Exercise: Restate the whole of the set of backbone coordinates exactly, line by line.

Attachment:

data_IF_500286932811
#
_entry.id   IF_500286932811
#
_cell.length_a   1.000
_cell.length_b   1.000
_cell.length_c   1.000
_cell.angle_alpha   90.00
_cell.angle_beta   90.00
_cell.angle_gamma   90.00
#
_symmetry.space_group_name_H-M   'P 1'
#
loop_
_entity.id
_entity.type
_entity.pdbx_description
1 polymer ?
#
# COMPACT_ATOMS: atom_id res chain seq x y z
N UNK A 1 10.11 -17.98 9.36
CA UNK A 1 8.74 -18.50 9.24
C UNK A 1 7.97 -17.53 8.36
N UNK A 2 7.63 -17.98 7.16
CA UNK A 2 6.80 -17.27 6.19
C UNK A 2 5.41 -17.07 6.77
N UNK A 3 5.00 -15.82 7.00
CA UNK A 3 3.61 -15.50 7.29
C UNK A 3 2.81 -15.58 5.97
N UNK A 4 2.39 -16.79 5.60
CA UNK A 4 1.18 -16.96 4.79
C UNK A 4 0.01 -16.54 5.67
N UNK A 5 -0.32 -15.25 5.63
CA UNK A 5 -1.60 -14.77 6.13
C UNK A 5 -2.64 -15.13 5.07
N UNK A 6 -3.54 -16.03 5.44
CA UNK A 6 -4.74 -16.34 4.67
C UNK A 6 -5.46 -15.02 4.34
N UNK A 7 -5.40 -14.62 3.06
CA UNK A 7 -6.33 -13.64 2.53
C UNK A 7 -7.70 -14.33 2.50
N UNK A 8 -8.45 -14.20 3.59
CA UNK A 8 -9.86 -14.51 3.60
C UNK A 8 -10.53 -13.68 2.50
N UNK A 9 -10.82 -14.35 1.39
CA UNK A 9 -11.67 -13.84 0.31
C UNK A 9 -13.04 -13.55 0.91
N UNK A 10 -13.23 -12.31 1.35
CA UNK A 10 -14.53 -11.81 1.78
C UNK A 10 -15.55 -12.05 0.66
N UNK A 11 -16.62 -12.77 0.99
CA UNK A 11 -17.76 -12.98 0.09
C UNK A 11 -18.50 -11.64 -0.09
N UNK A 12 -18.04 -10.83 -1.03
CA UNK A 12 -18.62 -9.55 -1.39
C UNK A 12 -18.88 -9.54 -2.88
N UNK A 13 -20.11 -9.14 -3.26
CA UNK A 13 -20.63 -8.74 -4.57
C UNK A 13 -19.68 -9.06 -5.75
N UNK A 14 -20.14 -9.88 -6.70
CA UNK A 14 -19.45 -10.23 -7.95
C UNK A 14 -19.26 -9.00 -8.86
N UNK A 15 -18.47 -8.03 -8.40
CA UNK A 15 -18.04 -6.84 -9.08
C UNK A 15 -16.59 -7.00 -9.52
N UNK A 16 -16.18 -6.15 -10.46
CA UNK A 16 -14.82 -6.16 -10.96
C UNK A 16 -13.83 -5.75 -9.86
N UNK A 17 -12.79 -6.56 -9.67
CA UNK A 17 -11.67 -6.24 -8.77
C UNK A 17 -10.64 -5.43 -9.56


data_IF_500286932811
#
_entry.id   IF_500286932811
#
_cell.length_a   1.000
_cell.length_b   1.000
_cell.length_c   1.000
_cell.angle_alpha   90.00
_cell.angle_beta   90.00
_cell.angle_gamma   90.00
#
_symmetry.space_group_name_H-M   'P 1'
#
loop_
_entity.id
_entity.type
_entity.pdbx_description
1 polymer ?
#
# COMPACT_ATOMS: atom_id res chain seq x y z
N UNK A 1 10.11 -17.98 9.36
CA UNK A 1 8.74 -18.50 9.24
C UNK A 1 7.97 -17.53 8.36
N UNK A 2 7.63 -17.98 7.16
CA UNK A 2 6.80 -17.27 6.19
C UNK A 2 5.41 -17.07 6.77
N UNK A 3 5.00 -15.82 7.00
CA UNK A 3 3.61 -15.50 7.29
C UNK A 3 2.81 -15.58 5.97
N UNK A 4 2.39 -16.79 5.60
CA UNK A 4 1.18 -16.96 4.79
C UNK A 4 0.01 -16.54 5.67
N UNK A 5 -0.32 -15.25 5.63
CA UNK A 5 -1.60 -14.77 6.13
C UNK A 5 -2.64 -15.13 5.07
N UNK A 6 -3.54 -16.03 5.44
CA UNK A 6 -4.74 -16.34 4.67
C UNK A 6 -5.46 -15.02 4.34
N UNK A 7 -5.40 -14.62 3.06
CA UNK A 7 -6.33 -13.64 2.53
C UNK A 7 -7.70 -14.33 2.50
N UNK A 8 -8.45 -14.20 3.59
CA UNK A 8 -9.86 -14.51 3.60
C UNK A 8 -10.53 -13.68 2.50
N UNK A 9 -10.82 -14.35 1.39
CA UNK A 9 -11.67 -13.84 0.31
C UNK A 9 -13.04 -13.55 0.91
N UNK A 10 -13.23 -12.31 1.35
CA UNK A 10 -14.53 -11.81 1.78
C UNK A 10 -15.55 -12.05 0.66
N UNK A 11 -16.62 -12.77 0.99
CA UNK A 11 -17.76 -12.98 0.09
C UNK A 11 -18.50 -11.64 -0.09
N UNK A 12 -18.04 -10.83 -1.03
CA UNK A 12 -18.62 -9.55 -1.39
C UNK A 12 -18.88 -9.54 -2.88
N UNK A 13 -20.11 -9.14 -3.26
CA UNK A 13 -20.63 -8.74 -4.57
C UNK A 13 -19.68 -9.06 -5.75
N UNK A 14 -20.14 -9.88 -6.70
CA UNK A 14 -19.45 -10.23 -7.95
C UNK A 14 -19.26 -9.00 -8.86
N UNK A 15 -18.47 -8.03 -8.40
CA UNK A 15 -18.04 -6.84 -9.08
C UNK A 15 -16.59 -7.00 -9.52
N UNK A 16 -16.18 -6.15 -10.46
CA UNK A 16 -14.82 -6.16 -10.96
C UNK A 16 -13.83 -5.75 -9.86
N UNK A 17 -12.79 -6.56 -9.67
CA UNK A 17 -11.67 -6.24 -8.77
C UNK A 17 -10.64 -5.43 -9.56